Another staple on the Rosh Hashanah table is honey cake, or “Lekach”, and every family has their own twist on how to prepare it. This moist, spiced dessert is often baked with cinnamon, cloves, and nutmeg, which creates its distinctively rich flavor and aroma. Honey cake is another symbolic expression of wishing for a sweet New Year, as well as a traditional and delicious way to end the festive meal. It’s also customary to make extra batches of honey cake to share with loved ones as part of spreading good wishes to family and friends.

Savory Foods of Rosh Hashanah 

While sweet foods hold a special place at the Rosh Hashanah table, the traditional savory foods enjoyed throughout this holiday have an incredibly rich heritage.   

Fish Head to Encourage Progress and Success

The word for head in Hebrew, “Rosh,” means “head of the year”. The tradition of serving a fish head during Rosh Hashanah, often as the centerpiece of the holiday table, expresses an aspiration to be the “head” and not the “tail” in the new year, which means a leader rather than a follower. This custom is a way to encourage progress and signify the desire to strive for success.

Lamb or Sheep to Bring in Faith, Mercy and Innocence

Eating lamb or sheep is traditional during Rosh Hashanah not only as a delicious favorite but also as a reminder of the binding of Isaac, a well-known story in the Jewish tradition. It’s meant to inspire a reflection on faith, obedience, and mercy. The lamb is also a symbol of being innocent and pure before God and the desire to pursue spiritual growth. 

Tzimmes to Welcome Blessings and Prosperity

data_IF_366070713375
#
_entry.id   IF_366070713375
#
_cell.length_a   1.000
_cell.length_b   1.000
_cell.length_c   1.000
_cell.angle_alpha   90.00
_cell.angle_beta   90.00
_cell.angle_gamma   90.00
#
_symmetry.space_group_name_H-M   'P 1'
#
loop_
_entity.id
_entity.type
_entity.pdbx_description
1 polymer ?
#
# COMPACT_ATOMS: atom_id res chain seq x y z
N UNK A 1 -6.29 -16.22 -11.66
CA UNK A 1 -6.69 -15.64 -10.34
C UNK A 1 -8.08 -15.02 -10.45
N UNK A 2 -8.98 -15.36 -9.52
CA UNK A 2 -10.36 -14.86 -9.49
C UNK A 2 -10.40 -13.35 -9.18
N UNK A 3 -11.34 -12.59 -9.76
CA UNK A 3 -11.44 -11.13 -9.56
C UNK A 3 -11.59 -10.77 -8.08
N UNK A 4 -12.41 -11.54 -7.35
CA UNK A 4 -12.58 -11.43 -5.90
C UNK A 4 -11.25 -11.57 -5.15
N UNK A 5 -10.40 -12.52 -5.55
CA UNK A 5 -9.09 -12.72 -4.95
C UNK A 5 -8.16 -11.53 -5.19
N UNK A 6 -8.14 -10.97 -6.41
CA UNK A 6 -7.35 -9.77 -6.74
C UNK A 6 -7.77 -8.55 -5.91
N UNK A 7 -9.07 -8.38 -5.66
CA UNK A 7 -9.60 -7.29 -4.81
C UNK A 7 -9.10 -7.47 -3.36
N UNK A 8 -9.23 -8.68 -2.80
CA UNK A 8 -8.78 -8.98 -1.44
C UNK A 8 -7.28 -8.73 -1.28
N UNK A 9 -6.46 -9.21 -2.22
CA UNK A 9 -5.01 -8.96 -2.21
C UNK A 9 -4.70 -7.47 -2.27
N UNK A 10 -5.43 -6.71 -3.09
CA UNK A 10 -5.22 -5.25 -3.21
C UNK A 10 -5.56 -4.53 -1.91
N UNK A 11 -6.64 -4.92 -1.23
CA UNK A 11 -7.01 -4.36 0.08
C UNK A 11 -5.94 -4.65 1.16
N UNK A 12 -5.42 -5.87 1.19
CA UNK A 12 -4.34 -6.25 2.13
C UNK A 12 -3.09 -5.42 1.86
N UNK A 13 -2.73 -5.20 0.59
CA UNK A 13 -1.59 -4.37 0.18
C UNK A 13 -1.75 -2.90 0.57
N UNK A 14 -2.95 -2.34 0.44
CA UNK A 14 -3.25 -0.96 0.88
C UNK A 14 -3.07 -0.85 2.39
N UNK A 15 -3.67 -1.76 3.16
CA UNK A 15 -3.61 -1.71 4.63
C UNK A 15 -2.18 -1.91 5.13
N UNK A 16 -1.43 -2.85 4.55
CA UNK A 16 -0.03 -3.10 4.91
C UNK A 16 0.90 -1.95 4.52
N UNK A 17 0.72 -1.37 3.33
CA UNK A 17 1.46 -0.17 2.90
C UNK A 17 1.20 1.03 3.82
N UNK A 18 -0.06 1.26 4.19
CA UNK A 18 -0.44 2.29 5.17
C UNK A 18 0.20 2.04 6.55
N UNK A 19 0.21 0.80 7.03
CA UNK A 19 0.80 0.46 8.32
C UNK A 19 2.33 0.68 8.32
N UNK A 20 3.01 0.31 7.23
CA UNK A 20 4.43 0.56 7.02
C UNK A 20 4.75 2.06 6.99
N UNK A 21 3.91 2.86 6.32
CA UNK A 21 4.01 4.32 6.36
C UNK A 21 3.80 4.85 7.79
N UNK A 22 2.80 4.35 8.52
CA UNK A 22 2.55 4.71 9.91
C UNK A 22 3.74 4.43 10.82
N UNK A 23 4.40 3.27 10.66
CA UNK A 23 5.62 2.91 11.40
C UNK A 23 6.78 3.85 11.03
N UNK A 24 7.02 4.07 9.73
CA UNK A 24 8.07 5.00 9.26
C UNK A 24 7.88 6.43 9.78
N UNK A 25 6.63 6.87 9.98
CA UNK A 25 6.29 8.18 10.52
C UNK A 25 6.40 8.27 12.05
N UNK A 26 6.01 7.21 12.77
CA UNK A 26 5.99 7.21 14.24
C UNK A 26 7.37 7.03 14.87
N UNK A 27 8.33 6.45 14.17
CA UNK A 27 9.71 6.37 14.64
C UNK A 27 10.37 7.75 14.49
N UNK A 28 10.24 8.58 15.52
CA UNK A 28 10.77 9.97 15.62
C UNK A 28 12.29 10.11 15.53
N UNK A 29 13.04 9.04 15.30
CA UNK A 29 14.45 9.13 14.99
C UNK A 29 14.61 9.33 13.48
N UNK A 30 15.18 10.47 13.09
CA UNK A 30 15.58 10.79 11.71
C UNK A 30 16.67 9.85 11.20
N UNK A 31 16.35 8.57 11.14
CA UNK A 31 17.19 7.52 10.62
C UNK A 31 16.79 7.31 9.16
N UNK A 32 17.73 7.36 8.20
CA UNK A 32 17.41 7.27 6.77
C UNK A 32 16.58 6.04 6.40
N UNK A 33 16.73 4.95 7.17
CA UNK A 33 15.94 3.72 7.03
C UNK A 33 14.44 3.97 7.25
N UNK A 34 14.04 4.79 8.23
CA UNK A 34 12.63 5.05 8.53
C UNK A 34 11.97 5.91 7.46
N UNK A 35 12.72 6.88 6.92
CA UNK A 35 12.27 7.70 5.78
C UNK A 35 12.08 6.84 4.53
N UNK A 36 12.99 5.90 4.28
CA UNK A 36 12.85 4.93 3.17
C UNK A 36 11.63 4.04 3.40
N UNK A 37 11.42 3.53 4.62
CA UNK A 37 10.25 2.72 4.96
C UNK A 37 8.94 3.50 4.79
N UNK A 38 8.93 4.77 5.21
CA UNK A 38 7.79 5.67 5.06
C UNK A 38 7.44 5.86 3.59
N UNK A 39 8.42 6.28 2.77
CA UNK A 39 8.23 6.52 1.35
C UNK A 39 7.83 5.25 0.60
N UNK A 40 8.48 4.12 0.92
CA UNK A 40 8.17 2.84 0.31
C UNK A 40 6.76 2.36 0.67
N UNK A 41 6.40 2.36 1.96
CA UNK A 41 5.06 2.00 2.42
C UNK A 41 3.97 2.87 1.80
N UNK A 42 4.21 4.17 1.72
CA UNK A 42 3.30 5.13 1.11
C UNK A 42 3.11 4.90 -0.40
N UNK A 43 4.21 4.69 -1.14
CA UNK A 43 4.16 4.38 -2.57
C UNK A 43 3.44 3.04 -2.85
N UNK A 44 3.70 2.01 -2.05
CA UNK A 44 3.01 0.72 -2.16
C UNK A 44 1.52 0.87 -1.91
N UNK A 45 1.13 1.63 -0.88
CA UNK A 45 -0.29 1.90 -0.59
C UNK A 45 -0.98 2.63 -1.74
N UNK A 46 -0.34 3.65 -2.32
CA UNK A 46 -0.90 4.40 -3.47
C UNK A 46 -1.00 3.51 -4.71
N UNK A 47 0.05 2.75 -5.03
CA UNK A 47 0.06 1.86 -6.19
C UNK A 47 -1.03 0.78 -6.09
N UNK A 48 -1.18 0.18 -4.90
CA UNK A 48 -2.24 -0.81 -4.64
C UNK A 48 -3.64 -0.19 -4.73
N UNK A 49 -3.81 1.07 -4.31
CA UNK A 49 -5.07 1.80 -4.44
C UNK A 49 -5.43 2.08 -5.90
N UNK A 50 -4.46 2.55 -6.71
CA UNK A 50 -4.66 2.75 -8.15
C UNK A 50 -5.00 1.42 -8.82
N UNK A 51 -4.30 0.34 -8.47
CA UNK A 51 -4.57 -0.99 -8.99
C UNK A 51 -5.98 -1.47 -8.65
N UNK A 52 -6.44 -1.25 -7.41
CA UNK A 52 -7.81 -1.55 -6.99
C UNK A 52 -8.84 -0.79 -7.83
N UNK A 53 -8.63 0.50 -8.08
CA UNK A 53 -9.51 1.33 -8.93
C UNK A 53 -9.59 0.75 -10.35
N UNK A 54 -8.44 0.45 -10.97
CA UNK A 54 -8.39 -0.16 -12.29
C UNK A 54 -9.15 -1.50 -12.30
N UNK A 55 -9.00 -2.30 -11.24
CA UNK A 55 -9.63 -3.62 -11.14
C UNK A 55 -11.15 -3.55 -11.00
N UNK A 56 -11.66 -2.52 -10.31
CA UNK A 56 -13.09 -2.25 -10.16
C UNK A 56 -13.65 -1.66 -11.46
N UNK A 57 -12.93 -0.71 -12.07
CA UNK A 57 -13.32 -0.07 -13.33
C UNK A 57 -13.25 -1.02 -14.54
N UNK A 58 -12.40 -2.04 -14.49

Tzimmes is a thick stew typically made with carrots, dried fruits, and other root vegetables, all slowly simmered together and served as a side dish. This rich and comforting Rosh Hashanah favorite is known for being both sweet and savory. In Yiddish, ‘meren’ means both ‘carrots’ and ‘increase,’ making this dish a symbol of increased blessings, prosperity, and overall goodness.

Leeks, Chard, or Spinach to Avoid Adversity and Harm

Leeks, chard, or spinach are included in Rosh Hashanah meals in many different forms, partly because the Hebrew names for these green vegetables are similar to the words for cutting, removal, or destruction. The custom is to eat these veggies as a symbol of removing adversity or harm and asking for protection over the coming months.   

Pumpkins or Gourds to Rid Negative Energy

Whether baked into a sweet bread or incorporated into a wide range of savory dishes, pumpkins feature prominently in many Rosh Hashanah meals. The Hebrew term for gourd is “k’ra,” which sounds similar to the Hebrew word for both “tear” and “proclaim”, and becomes a symbol for tearing away negative energy and proclaiming good deeds for the new year.  

The traditional foods of Rosh Hashanah offer a delicious way to usher in the new year as well as a rich tapestry of hopeful symbols. This Rosh Hashanah, get everything you need for a memorable and meaningful table by ordering grocery delivery in Skokie from Sarah’s Tent Kosher Market. Enjoy the convenience of having all the ingredients for these traditional dishes brought right to your door, allowing you to spend more quality time celebrating this special holiday with your loved ones instead of at the supermarket.